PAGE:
Retention Before the Fact

By Carol Morrison

'Retention is always important because of the investment you make in people,' observes Gerald Shields, CIO of American Family Life Assurance Co., better known to TV viewers and duck fanciers as Aflac (Paul, 2006). While the extent of organizations' people investments varies greatly from one industry and employer to the next, experts agree that the costs of losing valued employees can be considerable. That is why some experts encourage companies to begin efforts to retain employees before their employment officially begins.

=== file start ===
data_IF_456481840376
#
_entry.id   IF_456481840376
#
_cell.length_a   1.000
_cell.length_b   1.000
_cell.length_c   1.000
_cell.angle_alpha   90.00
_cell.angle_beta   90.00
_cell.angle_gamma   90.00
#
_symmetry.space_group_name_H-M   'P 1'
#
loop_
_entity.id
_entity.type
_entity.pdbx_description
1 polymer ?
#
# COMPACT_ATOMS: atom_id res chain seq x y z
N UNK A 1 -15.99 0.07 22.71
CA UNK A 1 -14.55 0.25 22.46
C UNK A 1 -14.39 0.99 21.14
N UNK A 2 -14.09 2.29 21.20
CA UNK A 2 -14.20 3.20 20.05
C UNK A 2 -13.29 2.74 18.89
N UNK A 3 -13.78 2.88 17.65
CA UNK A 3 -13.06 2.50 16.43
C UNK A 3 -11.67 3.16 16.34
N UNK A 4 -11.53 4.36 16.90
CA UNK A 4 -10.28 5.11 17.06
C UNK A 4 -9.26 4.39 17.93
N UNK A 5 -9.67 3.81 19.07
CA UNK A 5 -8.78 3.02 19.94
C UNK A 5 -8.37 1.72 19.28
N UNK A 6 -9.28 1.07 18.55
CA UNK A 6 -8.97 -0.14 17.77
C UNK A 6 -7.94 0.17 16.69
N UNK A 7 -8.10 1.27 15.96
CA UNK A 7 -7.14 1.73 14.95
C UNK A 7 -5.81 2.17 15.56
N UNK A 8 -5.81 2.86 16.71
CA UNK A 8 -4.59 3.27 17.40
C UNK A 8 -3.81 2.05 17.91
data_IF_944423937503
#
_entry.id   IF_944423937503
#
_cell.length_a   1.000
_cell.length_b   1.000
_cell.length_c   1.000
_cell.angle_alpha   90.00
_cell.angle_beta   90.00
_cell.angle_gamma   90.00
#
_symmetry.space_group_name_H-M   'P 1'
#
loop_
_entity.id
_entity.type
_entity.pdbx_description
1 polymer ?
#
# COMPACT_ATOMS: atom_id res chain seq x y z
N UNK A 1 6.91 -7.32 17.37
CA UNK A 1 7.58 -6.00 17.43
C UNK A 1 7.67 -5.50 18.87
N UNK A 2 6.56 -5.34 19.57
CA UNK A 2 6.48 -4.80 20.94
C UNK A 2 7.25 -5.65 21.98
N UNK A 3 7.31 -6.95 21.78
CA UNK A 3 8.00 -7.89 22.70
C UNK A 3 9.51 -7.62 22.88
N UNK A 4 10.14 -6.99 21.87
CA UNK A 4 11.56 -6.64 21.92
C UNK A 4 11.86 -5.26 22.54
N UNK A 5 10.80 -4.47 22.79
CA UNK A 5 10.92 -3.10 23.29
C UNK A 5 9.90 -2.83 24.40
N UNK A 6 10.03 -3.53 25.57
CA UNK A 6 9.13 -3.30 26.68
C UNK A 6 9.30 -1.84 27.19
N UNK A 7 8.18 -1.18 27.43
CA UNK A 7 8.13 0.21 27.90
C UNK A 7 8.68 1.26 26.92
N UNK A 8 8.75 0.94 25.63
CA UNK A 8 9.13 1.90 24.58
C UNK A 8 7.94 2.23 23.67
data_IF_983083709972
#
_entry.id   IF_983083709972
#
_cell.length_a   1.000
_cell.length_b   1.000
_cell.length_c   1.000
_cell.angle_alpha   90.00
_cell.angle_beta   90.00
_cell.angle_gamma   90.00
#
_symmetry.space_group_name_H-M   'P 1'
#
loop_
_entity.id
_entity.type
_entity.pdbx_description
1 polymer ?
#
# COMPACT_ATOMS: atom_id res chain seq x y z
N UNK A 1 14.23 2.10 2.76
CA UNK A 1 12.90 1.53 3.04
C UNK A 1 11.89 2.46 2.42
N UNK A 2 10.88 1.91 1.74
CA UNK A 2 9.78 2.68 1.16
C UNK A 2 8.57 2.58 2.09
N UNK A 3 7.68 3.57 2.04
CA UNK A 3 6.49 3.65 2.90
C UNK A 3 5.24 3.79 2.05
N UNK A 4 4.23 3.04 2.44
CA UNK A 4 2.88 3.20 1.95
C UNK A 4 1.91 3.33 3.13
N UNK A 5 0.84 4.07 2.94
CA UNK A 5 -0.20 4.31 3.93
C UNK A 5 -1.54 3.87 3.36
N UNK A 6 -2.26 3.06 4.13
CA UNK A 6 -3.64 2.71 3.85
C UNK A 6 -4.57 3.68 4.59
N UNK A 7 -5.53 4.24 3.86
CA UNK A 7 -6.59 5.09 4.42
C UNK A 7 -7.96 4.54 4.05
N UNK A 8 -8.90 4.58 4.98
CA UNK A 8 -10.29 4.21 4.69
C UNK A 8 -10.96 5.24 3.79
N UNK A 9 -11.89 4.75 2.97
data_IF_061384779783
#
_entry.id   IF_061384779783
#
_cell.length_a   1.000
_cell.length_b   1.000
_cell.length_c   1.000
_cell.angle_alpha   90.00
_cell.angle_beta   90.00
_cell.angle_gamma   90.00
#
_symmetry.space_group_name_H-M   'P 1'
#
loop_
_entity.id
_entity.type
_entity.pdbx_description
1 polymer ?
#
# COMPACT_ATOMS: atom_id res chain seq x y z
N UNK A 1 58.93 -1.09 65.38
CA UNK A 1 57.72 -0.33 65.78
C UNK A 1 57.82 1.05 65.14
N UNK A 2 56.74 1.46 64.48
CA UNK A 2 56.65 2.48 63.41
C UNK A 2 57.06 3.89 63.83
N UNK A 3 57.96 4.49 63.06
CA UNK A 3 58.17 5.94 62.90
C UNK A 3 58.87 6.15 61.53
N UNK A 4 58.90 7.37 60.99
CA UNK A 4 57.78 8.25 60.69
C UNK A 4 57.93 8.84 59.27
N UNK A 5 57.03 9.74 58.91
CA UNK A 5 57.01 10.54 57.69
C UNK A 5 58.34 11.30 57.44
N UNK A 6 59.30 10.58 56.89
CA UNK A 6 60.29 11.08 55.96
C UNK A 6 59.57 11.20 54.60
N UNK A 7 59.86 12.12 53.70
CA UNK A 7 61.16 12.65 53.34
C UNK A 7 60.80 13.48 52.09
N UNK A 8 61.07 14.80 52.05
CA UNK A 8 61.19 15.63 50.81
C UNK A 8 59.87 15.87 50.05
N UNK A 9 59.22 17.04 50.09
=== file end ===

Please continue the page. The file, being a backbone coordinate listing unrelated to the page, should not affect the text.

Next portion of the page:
The U.S. Department of Labor's Bureau of Labor Statistics estimates the average cost to replace a worker in private industry at $13,996 (O'Connell & Kung, 2007). Other sources have replacement costs ranging from nearly 29% of an employee's annual wages to several times his/her yearly salary (Salary.com, 2006). While annual turnover rate estimates also vary, most put churn in the mid- to upper teens in percentage of employees: from about 14% to 19% (Baylor, 2006; 'How Bad,' 2007).

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